Fence one on the left rein which I don't think Louie expected as he wobbled a stride or so out but flew and cleared it. Across the diagonal to two and three, I got a short one in at fence two, sat up and pushed for the six strides, but I left Louie get a bit long, so he had the front oxer pole with his back feet at fence three. Back on ourselves to fence four, and again, a bit long when committing to my stride and had the same style of pole again! It was a double, and we jumped cleanly out. Never mind, get it out of my head and carry on. 

Down the arena to fence five and Louie took a little look at the hanging filler underneath, and I just couldn't get for the longer stride, but he cleared it. It disrupted my rhythm a little as did the next turn which was sharper than I'd realised, back to the wiggle planks. I steadied around the turn to get straight as soon as possible for the planks. It was all a factor in losing some rhythm and forward-thinking.

Louie cleared them! And it was on a right-handed sharp dog-leg to number seven, a big white oxer. He was keen and came well to it, giving a fantastic shape to the jump! 

Now to fence eight. Here was a solid white hanging filler, with a company's logo painted on. It was on a short straight distance off the short side and was something we hadn't yet jumped. With a good bit of leg and a bit of a growl to remind Louie, he jumped it really nicely. I was forward and needed to turn left-handed right behind a wing to make the red and white double, but I needed to be forward as it was an oxer coming in. I didn't want to add an extra stride into it! He jumped it lovely although I got a very lucky rub on the first part, before we set off right-handed around to fence 10. I wanted to get this right as it set up for the next three. I came round the corner, saw my stride and committed, which unfortunately pushed him into a long frame again, so we arrived deep to the white-winged fence as 11. To finish we had a slight right-handed dog-leg to number 12, which I was nervous of knocking, stupidly, so took my leg off and pretty much dropped Louie in the last stride. No idea why I did that - I literally had zero reason!

He cleared it and we rode through the finish! 

WOW! What a feeling, we'd completed a 3-day show in the British Novice classes!! I didn't even really believe 100% we'd do that when I'd arrived on Thursday night, so I was over the moon with what we had achieved.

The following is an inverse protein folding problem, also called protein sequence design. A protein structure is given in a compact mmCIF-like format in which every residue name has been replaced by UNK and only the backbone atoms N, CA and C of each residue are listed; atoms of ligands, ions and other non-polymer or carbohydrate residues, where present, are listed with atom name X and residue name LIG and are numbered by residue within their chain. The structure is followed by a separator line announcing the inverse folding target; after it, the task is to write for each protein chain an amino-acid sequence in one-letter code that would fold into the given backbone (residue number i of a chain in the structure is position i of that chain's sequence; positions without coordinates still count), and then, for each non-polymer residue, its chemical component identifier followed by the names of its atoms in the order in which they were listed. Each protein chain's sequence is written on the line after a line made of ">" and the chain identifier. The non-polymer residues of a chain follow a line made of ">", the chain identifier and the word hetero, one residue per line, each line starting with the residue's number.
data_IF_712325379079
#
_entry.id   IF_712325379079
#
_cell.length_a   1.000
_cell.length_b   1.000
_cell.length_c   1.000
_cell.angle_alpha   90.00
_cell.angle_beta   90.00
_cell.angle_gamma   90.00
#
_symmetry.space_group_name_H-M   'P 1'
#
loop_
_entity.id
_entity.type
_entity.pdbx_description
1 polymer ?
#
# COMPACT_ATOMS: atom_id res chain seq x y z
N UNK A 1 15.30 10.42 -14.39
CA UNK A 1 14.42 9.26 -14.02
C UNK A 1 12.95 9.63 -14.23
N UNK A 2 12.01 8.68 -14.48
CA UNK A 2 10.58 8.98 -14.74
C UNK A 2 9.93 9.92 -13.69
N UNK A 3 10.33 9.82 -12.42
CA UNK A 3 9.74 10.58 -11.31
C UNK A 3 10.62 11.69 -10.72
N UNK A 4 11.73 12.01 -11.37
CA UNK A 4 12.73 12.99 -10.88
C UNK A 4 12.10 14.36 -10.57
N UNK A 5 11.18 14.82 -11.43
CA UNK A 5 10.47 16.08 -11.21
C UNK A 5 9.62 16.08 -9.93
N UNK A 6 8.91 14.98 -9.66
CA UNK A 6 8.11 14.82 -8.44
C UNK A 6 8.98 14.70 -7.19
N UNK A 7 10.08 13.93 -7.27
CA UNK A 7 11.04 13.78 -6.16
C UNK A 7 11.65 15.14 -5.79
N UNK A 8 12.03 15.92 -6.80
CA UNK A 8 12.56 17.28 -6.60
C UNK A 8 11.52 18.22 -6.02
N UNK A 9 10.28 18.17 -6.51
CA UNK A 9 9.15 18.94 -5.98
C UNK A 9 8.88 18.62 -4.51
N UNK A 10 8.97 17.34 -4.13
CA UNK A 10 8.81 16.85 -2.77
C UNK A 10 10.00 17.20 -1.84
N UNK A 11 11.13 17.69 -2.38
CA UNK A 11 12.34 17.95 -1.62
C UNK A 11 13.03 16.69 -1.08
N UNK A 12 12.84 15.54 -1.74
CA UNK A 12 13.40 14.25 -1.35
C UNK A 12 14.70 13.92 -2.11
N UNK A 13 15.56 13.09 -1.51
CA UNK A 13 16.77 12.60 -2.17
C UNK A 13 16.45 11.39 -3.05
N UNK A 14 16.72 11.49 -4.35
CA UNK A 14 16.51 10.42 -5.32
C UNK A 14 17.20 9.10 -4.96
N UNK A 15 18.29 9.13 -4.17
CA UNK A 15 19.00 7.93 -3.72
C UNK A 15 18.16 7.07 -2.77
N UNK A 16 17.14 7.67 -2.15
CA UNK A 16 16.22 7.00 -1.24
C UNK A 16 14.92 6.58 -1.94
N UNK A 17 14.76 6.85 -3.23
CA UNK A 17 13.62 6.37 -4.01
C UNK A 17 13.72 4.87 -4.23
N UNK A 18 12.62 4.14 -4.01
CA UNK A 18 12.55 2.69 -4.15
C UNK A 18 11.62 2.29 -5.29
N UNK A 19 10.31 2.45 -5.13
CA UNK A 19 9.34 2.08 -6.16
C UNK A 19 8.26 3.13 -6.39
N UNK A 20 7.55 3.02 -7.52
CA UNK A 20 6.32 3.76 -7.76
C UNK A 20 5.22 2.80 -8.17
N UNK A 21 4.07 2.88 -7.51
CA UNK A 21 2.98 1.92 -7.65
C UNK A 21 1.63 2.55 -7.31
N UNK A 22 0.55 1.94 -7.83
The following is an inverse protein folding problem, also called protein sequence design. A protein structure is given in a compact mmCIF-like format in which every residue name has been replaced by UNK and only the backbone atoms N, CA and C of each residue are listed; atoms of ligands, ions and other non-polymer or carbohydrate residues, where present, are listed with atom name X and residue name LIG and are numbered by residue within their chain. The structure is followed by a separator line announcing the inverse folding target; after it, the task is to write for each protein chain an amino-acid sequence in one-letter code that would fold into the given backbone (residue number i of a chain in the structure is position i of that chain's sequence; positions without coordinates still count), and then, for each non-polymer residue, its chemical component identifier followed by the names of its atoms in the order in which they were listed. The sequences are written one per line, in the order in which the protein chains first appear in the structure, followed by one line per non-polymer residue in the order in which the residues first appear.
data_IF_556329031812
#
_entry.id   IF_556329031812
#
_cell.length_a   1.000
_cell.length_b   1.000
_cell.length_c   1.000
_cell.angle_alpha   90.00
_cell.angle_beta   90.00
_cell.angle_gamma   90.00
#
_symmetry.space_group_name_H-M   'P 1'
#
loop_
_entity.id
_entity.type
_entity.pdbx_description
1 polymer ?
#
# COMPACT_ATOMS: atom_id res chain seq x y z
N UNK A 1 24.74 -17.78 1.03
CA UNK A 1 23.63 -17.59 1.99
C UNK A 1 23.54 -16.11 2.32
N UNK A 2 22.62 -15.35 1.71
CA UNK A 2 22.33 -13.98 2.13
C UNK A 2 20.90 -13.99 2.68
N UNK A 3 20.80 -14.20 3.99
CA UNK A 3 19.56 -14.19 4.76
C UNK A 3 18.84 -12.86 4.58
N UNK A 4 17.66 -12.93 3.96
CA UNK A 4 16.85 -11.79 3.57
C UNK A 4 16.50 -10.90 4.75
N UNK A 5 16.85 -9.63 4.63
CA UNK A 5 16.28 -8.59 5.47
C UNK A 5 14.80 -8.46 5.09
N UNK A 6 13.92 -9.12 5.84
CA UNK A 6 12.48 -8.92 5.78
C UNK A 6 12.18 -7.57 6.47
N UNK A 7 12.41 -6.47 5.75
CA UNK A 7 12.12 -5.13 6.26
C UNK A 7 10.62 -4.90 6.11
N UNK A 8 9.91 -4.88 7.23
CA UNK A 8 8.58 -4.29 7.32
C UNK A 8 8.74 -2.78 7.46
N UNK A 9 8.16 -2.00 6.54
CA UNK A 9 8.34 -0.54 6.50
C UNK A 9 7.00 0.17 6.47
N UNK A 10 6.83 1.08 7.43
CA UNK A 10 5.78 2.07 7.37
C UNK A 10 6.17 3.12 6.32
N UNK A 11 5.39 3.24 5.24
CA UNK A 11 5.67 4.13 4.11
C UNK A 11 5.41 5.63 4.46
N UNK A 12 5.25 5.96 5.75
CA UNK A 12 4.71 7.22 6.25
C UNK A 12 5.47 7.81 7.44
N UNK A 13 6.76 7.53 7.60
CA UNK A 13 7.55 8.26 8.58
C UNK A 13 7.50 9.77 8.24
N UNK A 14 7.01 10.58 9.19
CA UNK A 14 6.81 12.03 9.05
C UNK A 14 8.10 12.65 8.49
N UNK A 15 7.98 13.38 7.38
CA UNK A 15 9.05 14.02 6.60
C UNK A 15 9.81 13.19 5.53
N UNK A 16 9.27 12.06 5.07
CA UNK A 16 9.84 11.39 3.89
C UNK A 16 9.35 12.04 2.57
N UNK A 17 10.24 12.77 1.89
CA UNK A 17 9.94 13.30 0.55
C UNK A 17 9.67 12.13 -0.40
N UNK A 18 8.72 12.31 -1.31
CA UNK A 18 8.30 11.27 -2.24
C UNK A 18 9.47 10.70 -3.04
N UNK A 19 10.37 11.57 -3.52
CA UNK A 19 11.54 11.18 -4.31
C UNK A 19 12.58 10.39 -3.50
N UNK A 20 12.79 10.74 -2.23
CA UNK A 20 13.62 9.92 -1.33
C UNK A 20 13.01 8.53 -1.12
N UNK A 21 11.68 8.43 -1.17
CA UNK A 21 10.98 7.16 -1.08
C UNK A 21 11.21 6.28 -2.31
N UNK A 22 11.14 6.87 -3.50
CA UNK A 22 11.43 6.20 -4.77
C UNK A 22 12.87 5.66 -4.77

I cooled Louie off, absolutely beaming from ear to ear. Back at the stables, he enjoyed a quick wash down, before we headed to help the others jumping in classes later in the day. Once everyone had finished jumping, I started to organise the wagon for Louie to be loaded so I could muck out the stable fully before leaving. This is where being part of a team really kicks in - everyone helps everyone get ready for going home. Whether it's taking everything round to the wagon, or rugging and booting horses, or sweeping out stables, everyone chips in to help each other.

We left Morris Equestrian just after 1pm, and with good traffic, we pulled back into our yard just before 4.30pm, where Louie got an extra thick bed to welcome him home, as well as a yummy big tea! Andrew treated me to a chinese and a few cheeky beers...I couldn't stop smiling!

With taking two days annual leave, I knew I'd have a lot to catch up on come Monday morning, so I'd been draft away parts of my blog while I was away, and added a bit extra when we got home. I have to say, it was sad to think it was back to reality for us and that we weren't going to be enjoying another day jumping. But after a super productive morning, I edited my post together over lunch, and finally put the finishing touches to it after I'd been down to the yard to sort Louie this evening. Writing and reading through I've smiled many times at just how exciting it is and how far we've come.

I can't wait to explore the next chapter of our journey!